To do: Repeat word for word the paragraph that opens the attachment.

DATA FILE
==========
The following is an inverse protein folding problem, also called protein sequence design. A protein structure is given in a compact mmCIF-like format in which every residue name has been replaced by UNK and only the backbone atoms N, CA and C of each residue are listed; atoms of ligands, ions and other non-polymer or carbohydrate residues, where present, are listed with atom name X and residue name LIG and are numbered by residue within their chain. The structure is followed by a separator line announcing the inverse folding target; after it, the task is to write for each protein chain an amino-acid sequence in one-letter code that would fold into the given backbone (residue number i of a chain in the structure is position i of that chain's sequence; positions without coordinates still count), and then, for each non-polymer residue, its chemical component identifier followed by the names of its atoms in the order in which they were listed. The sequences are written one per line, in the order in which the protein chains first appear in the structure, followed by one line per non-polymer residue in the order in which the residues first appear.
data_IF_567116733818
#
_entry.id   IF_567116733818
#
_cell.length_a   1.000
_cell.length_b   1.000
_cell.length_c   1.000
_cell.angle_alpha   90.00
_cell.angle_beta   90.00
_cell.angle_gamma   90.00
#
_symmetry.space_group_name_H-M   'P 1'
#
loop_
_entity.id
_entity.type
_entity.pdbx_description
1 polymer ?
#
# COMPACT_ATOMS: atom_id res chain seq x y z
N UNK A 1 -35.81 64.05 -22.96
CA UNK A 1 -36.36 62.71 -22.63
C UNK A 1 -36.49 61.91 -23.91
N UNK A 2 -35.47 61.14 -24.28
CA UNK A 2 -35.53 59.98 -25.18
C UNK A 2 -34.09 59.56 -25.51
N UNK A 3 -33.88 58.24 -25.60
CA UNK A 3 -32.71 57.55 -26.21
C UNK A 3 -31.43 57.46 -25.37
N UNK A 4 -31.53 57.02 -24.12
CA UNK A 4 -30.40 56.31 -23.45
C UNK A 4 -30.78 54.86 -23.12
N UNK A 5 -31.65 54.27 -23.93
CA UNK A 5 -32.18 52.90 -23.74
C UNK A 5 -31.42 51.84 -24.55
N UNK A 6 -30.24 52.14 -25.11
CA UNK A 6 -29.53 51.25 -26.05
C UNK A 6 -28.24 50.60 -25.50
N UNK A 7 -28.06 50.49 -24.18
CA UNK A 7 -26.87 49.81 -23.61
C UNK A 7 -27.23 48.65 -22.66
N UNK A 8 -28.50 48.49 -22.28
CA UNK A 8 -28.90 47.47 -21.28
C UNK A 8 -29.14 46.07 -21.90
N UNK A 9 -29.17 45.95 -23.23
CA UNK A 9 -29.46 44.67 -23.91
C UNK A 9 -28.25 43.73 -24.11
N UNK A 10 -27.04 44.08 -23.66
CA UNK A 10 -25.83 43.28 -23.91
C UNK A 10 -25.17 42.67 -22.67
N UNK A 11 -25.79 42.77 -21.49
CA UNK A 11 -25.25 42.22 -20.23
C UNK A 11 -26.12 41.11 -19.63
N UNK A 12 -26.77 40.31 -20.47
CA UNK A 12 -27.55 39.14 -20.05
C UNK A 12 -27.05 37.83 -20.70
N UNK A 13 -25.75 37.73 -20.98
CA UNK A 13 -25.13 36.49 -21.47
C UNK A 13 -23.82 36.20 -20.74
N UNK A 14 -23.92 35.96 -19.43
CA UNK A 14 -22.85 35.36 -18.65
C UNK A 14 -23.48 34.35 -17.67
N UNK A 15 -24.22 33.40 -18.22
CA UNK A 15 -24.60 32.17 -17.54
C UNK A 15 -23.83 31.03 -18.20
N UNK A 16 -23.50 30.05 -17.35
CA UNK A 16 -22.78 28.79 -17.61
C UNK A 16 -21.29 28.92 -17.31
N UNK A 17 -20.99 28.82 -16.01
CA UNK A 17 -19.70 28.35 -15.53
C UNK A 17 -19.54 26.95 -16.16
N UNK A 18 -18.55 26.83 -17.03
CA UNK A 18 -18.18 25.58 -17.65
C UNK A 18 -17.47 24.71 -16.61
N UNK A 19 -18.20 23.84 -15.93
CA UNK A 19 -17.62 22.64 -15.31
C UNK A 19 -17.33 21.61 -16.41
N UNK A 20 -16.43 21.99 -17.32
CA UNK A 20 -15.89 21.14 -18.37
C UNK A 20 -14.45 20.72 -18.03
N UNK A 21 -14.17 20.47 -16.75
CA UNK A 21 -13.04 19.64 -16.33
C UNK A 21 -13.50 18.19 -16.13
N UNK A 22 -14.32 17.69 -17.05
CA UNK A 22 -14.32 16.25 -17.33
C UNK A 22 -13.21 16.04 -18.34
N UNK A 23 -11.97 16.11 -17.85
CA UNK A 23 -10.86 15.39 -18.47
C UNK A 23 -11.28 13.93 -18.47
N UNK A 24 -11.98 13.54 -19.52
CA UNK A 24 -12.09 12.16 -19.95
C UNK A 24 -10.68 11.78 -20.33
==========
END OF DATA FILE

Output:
The following is an inverse protein folding problem, also called protein sequence design. A protein structure is given in a compact mmCIF-like format in which every residue name has been replaced by UNK and only the backbone atoms N, CA and C of each residue are listed; atoms of ligands, ions and other non-polymer or carbohydrate residues, where present, are listed with atom name X and residue name LIG and are numbered by residue within their chain. The structure is followed by a separator line announcing the inverse folding target; after it, the task is to write for each protein chain an amino-acid sequence in one-letter code that would fold into the given backbone (residue number i of a chain in the structure is position i of that chain's sequence; positions without coordinates still count), and then, for each non-polymer residue, its chemical component identifier followed by the names of its atoms in the order in which they were listed. The sequences are written one per line, in the order in which the protein chains first appear in the structure, followed by one line per non-polymer residue in the order in which the residues first appear.